It’s not like Dave had much of a choice really. That is if you believe in what Malcolm Gladwell says in Outliers, when he examines the success of a few key people in a generation; concluding that they were born at the right time, and in the right place. In
the late 1970s something was happening to the profession of playing records for a living. A group of predominantly gay, black and Hispanic kids were subverting what was left of D.I.S.C.O’s freedom principle in Manhattan’s loft apartments.
Cue the abrupt sound of a needle scratching across a record as we cut across the Atlantic Ocean to the city of Leeds, northern England a few years later. It’s hardly a hotbed of gay Latino abandon, but it is here that we find a young Dave Seaman playing records. Dave is a mobile DJ playing at one of those bread & butter staples of 80s DMC DJs: weddings, bar mitzvahs and birthday parties. Whilst cueing up the first of six million kick drums, he is longing for a bigger dancefloor, one that’d not been invented yet, one filled with an ecstatic experience that had yet to be shared. He arrives home and enters a competition that ran in a black & white glorified newsletter called Mixmag; first prize a trip to the New Music Seminar in New York. He won. One year later, he was editor of Mixmag.
But this isn’t an Acid House fairytale, and having a hand shaping Mixmag into the devout clubbers bible it became wasn’t enough for Dave. Ask one question to any rightminded young journalist in the 90s and they’d have given you the same answer: I’d rather be a DJ. But that wasn’t enough for Dave either. Beat by beat, twelve inch by twelve inch, within a year Dave went from djing alongside Sasha and Laurent Garnier at midland’s wunder-rave Shellys to remixing Michael Jackson: it was one white glove a gogo.
What got Dave that far wasn’t the blind ambition of me, me, me; it was an ear for melody and an untold passion for music. And it was in the studio – alongside Brothers in Rhythm partner Steve Anderson – that his ear for melody found its natural home. One of their first forays into recording gave birth to a record that good times found impossible to ignore; ‘Such a Good Feeling’ set the charts and dancefloors on fire. This crossover appeal, welding pop sensibilities to underground credentials without the dilution of either, ensured the duo entertained a cast of music’s finest over the coming years. A staggering ninety releases bare Dave’s name in their credits. Brothers In Rhythm remixed the great and the good. Then the great and the good asked them to produce and write for them too. U2, New Order, David Bowie – and Kylie, Take That and Pet Shop Boys respectively. And then Dave gave it all up.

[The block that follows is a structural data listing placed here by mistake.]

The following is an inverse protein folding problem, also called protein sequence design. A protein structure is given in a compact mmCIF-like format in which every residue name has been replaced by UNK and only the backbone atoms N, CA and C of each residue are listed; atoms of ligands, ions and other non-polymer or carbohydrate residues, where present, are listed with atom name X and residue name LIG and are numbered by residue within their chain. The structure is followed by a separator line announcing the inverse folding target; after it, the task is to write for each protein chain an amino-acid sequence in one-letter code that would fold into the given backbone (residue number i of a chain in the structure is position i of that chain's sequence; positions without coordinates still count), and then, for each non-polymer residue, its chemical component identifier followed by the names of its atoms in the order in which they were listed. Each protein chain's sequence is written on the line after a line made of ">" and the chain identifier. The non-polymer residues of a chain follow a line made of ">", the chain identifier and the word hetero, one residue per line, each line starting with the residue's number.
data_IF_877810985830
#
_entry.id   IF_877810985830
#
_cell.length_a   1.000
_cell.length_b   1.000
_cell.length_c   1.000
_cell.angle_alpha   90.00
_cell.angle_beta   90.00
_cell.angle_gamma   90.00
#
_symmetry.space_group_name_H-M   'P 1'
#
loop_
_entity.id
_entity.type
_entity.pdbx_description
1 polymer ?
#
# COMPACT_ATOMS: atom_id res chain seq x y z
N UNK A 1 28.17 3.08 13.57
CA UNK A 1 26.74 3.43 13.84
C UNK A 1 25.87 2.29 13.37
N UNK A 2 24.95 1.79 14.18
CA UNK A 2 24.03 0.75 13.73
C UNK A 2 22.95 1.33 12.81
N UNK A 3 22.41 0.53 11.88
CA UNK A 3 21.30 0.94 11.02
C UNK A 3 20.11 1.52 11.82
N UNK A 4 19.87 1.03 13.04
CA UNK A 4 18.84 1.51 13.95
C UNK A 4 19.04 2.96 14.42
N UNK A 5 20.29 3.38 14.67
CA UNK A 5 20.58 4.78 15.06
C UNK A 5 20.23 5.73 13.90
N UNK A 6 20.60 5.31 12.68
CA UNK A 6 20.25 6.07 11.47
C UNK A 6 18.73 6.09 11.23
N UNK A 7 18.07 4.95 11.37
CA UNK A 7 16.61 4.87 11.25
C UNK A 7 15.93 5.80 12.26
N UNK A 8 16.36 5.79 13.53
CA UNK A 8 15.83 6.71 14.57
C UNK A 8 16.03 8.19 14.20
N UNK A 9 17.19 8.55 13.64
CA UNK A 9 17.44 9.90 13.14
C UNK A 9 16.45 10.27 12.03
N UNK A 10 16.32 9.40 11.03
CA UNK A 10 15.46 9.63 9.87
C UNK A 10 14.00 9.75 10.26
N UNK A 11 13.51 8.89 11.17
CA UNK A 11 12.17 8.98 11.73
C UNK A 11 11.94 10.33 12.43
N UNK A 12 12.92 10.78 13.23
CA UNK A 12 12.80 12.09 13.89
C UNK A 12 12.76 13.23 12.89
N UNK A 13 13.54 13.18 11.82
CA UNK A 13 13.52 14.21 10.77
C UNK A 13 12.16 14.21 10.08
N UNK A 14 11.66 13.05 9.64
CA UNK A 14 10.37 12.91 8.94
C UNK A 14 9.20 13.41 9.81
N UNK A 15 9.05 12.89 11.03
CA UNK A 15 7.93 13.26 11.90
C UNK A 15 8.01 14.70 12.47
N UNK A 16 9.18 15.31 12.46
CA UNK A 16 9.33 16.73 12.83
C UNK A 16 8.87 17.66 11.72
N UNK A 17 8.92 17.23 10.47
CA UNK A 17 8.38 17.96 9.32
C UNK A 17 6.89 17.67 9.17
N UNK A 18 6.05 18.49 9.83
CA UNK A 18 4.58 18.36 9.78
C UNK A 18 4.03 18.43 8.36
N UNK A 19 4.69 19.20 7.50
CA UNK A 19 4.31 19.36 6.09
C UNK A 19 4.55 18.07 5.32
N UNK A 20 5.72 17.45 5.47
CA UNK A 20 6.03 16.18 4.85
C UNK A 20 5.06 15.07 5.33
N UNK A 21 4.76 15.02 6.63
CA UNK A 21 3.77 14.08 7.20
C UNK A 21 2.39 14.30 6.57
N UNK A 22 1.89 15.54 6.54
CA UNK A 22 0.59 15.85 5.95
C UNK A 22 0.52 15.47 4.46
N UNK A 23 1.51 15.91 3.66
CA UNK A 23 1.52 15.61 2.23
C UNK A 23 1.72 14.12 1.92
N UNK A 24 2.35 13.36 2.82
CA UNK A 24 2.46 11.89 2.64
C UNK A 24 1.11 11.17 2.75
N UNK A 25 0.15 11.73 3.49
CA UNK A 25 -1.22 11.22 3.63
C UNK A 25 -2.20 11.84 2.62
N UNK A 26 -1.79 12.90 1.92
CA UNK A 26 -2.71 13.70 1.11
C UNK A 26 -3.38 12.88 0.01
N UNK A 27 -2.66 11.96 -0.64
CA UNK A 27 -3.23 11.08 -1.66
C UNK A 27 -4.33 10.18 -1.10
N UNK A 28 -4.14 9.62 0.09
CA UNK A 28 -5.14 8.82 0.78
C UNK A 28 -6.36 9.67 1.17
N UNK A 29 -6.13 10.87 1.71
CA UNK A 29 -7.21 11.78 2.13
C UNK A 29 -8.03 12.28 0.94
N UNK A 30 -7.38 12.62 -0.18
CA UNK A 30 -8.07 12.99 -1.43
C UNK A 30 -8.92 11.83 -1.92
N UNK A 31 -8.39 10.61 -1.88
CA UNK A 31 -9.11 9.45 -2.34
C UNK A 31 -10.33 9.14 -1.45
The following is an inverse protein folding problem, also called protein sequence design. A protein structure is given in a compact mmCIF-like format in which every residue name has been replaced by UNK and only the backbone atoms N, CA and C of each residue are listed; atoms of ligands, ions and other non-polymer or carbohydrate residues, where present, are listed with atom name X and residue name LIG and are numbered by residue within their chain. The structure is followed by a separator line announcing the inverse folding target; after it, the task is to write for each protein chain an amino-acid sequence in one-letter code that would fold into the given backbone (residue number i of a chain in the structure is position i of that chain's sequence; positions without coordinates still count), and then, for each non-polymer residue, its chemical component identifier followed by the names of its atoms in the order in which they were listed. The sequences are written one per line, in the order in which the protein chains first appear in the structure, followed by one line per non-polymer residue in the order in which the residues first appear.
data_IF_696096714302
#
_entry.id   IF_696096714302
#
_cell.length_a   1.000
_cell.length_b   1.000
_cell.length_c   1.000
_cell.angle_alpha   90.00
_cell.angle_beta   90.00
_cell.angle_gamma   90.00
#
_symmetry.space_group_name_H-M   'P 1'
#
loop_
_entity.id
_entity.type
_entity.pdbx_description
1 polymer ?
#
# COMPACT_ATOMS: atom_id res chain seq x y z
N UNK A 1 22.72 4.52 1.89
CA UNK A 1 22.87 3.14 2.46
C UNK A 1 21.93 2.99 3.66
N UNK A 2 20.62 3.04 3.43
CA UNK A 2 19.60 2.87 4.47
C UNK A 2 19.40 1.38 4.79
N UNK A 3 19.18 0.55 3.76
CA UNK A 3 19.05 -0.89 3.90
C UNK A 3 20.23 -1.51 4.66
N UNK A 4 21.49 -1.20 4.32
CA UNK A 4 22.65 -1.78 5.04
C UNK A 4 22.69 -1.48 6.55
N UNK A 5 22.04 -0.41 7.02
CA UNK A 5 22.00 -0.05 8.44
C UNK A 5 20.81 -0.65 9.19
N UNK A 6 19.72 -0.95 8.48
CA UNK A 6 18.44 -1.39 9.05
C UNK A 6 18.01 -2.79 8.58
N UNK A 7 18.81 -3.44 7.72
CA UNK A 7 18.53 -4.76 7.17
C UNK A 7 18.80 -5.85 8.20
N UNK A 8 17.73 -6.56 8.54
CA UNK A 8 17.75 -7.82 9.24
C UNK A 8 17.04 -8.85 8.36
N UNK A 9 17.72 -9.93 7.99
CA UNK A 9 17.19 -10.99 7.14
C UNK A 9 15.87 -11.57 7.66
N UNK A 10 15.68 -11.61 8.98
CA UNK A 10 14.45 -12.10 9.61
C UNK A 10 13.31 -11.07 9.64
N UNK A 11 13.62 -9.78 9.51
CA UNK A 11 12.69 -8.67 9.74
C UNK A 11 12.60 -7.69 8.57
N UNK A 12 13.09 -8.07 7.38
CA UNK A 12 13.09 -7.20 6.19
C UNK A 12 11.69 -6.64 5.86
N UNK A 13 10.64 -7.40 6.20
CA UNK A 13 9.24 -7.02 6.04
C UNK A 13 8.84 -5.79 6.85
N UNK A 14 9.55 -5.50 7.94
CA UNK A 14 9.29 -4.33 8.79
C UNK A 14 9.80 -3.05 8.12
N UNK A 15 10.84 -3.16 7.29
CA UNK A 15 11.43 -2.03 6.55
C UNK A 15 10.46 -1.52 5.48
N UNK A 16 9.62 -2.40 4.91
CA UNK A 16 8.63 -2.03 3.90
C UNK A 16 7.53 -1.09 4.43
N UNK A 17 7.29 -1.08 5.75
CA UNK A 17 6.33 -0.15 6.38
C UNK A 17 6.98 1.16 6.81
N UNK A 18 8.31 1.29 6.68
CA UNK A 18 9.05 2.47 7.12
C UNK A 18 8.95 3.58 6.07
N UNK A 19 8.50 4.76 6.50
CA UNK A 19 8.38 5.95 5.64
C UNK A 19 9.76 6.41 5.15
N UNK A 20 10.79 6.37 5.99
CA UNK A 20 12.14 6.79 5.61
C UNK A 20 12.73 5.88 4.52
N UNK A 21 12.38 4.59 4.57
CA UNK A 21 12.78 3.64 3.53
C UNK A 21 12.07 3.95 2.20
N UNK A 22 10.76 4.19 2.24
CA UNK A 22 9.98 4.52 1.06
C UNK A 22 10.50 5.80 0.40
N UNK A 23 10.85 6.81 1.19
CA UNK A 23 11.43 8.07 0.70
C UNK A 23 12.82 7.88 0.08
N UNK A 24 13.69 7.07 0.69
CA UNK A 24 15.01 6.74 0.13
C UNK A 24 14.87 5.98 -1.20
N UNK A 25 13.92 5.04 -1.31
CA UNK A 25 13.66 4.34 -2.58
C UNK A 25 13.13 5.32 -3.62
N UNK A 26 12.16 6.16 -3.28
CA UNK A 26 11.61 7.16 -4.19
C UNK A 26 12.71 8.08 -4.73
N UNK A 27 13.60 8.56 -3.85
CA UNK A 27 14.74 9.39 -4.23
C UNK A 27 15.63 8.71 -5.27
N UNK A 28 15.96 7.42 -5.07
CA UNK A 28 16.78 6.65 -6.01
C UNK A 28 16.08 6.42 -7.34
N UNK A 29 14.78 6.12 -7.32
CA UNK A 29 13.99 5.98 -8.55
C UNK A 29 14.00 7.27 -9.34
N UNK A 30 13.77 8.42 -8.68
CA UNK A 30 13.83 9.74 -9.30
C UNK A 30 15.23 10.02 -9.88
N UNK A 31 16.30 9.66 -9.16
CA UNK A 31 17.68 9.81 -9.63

No he didn’t. He started a record label. I know what you’re thinking: ‘Did this guy ever sit down during the nineties?’ or perhaps ‘Why didn’t he turn his other ‘non-DJ’ hand to smashing a tyrannical dictatorship?’ The answer is Fun; it’s fun to run a label, even if you do elect to call it Stress Records. Under Dave’s stewardship the label quickly became a byword for quality; Danny Tenaglia, Groove Armada’s Andy Cato, Sasha and John Digweed all added their names to a glorious release schedule. Stress put records in the charts and on to the soundtracks of cult movies: Trainspotting’s nightclub scene wouldn’t have been the same without Bedrock’s ‘For What You Dream Of’. In fact, without Stress Records to soundtrack the weekends, much of the days UK club scene would have had a 12inch-sized hole in it too. Dave superseded Stress Records with a new imprint called Therapy, and it’s been no stranger to big name good times either: Popof, Timo Mass, Pig & Dan, Tiger Stripes and Robert Babicz have all played a part in cementing it’s discography.
But being a record exec is only ever going to be something to fill the winter weekdays; DJing is Dave’s first love and his longest lasting. It is his ability to shake, rattle and roll a crowd into a triumphant mass of up-stretched arms that’s catapulted him around the world. He’s played in seventy countries, countless fields and a selection of the world’s finest nightclubs over the last fifteen years. From Creamfields to Glastonbury, the Arctic Circle to the Arabian deserts: Dave is walking proof of dance music’s global ability to unify and excite. His twenty-five plus excellent mix compilations for the likes of Renaissance, Back To Mine, Radio 1 Essential Mix and Global Underground will help pass the time until he’s back in your hemisphere once again.
So, is it about talent or luck? Do you believe in all those right-time, right-place Gladwellisms? I’m not sure either, but like the music Dave’s been playing for years; it sounds extraordinary doesn’t it?